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Tuesday, November 26, 2019

Part of Proper Shoe Fitting with Orthotic Devices

When I am fitting a wide orthotic device like an Inverted, I must place my fingers along the distal medial edge and make sure it is sitting on the base of the shoe. I do not want it to hang up on the edge, as that will tilt the whole orthotic device and jam up the first ray. 



If that is the case, you have two choices. You can narrow the entire orthotic plate from medially, and lose some of your correction. Or, you can take off the distal medial corner only, like in a first ray cut-out, which maintains the original support. 

Sunday, November 24, 2019

Shoe Wedging for Pronatory or Supinatory Problems

This post is a photo coverage of the common steps I use in shoe wedging for severe supination or pronation issues, that custom foot orthotics are not adequate enough.

This is a patient that had a complication in ankle fusion which left her right foot in varus foot (leaned to the outside) with terrible ramifications for her foot and the rest of her body.

First the midsole of the shoe is split with a 10 or 11 blade scalpel about 2 inches deep and within an inch of the toes.
Here the shoe is being stretched apart to make sure I got adequate cuts
I will then be using 1/4 inch Korex or grinding rubber that I purchase from JMS plastics in New Jersey to form my wedge.
The photo on the left shows the opening is separated as the glue dries. The photo on the right shoes both the shoe and wedge are glued and allowed 20 minutes to dry. The image below this is a closeup of the beveled wedge. 



There the wedge has been placed into the shoe and the excess removed



Superglue will used to seal any gaps 




Final product showed





Friday, November 22, 2019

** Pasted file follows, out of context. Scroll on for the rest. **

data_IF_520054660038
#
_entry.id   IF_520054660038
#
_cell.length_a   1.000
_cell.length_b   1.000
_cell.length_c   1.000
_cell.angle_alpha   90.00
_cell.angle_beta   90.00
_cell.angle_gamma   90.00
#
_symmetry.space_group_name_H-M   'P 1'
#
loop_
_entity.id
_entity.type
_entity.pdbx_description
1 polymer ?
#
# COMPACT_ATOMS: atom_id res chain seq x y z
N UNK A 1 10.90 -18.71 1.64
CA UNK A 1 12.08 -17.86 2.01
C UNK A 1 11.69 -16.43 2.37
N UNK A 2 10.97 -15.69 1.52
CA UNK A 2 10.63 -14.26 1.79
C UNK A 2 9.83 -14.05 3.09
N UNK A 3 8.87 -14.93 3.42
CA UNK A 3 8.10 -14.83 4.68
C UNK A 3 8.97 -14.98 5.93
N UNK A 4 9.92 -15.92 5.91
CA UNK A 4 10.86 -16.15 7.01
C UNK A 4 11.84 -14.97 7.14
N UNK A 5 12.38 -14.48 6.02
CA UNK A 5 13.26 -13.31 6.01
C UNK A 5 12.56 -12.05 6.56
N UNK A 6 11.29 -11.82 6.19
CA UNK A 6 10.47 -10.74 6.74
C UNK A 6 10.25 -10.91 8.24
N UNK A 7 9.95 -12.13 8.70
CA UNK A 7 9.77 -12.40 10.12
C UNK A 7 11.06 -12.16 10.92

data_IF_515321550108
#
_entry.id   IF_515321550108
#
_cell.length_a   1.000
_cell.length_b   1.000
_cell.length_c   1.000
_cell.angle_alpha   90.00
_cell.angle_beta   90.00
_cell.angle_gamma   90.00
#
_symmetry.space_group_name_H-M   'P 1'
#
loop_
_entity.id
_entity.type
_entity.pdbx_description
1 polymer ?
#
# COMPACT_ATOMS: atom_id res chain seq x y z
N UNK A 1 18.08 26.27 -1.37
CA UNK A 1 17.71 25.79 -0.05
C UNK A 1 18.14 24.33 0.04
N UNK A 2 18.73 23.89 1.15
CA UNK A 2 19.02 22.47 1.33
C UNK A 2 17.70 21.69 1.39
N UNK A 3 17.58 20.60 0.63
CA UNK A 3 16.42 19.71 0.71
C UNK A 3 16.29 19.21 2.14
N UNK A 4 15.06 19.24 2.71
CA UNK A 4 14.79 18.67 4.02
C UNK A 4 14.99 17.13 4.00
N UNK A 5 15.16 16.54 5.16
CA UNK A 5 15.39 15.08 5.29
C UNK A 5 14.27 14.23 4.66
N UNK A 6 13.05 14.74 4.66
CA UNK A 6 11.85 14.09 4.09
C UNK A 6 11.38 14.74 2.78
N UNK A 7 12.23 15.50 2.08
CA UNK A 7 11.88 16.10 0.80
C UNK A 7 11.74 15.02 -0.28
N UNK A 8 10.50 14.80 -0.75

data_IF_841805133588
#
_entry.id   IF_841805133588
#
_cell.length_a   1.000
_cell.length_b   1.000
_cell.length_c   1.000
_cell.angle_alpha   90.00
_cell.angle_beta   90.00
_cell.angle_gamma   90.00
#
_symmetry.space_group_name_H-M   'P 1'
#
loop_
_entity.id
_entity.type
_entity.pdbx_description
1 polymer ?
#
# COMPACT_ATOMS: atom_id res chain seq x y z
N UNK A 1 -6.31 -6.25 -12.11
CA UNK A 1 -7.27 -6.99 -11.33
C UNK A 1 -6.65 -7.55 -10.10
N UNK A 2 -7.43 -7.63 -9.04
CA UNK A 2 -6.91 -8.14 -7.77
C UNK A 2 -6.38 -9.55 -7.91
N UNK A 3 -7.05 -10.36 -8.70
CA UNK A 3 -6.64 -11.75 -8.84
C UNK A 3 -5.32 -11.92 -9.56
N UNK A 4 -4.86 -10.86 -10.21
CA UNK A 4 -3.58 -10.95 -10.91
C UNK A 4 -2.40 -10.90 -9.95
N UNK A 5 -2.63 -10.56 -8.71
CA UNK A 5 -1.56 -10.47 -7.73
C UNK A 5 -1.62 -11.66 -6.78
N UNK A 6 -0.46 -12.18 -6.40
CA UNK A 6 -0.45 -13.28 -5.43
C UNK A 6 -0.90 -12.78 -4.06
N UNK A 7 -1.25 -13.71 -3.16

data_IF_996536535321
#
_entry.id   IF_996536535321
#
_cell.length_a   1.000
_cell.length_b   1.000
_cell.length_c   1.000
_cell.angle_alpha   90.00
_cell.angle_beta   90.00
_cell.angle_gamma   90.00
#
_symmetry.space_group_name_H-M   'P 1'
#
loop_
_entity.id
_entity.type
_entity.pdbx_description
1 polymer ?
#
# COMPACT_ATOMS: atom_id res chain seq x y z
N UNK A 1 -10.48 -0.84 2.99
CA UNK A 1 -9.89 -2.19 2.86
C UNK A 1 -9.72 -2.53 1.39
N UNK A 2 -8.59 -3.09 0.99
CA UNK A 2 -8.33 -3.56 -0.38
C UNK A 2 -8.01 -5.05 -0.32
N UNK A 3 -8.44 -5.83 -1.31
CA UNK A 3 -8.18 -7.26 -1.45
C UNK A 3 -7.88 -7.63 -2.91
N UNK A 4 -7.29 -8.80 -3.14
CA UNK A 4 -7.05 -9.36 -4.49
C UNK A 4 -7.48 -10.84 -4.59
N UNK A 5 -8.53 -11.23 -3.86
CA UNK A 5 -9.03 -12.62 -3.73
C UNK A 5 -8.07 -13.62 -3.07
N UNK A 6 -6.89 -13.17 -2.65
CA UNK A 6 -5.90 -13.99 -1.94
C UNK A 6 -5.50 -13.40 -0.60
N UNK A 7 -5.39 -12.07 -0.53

Sesamoid Injury: Cortisone Shot or Not?

Hi Doctor Blake,

I stumbled upon your blog after lots of sesamoid research! And now I am asking for your help with my recovery... 

Long story short I’ve been off from dancing (just wearing special sneakers with dancer’s pads) for 7 weeks now for a micro fracture of my sesamoid. I just received an MRI with these results below (apologies if the translation from another language is weird):

Presence of bone edema of the entire medial sesamoid, with low T1 hypersignal T2 signal.  No fracture-separation of the bone, no sign of necrosis, and in particular no deformation of the bone surface.  Reactive joint effusion of the MTP 1. Light hallux valgus (confirm on radiography under load).  No sign of sesamoido-metatarsal osteoarthritis.  A little edema of hyperfunction of the plantar tissue in contact with the medial sesamoide.  No anomaly of the stabilizer of the sesamoid.  No abnormality of the hallux tendons.  Moreover no anomaly of other MTP and inter-capito-metatarsal spaces.  CONCLUSION: Appearance confirming medial sesamoiditis, without fracture or underlying necrosis.  Light hallux valgus (confirm on x-ray in charge)

I am seeing two different specialists in my country but now I have run into the problem of opposing medical solutions and I am not sure which to go with. 

One doctor recommends a cortisone injection and the other recommends oral anti-inflammatory medication. The doctor who recommended the oral medication told me that the cortisone injection is very dangerous for a sesamoid as it damages the foot’s natural padding, therefore exposing the sesamoid to further damage... 

The doctor who recommended the injection told me that the oral medication will not do anything to help the sesamoid and that all stories about sesamoid’s being made worse by injections are mainly myths and cannot be proven.

I am emailing to ask your advice on this debate? I am hesitant to get the injection because of all the mixed reviews online but it is a more “immediate” and localized option which is tempting. Do you have any feedback or success stories of oral medication? Or any thoughts on cortisone’s long term risks?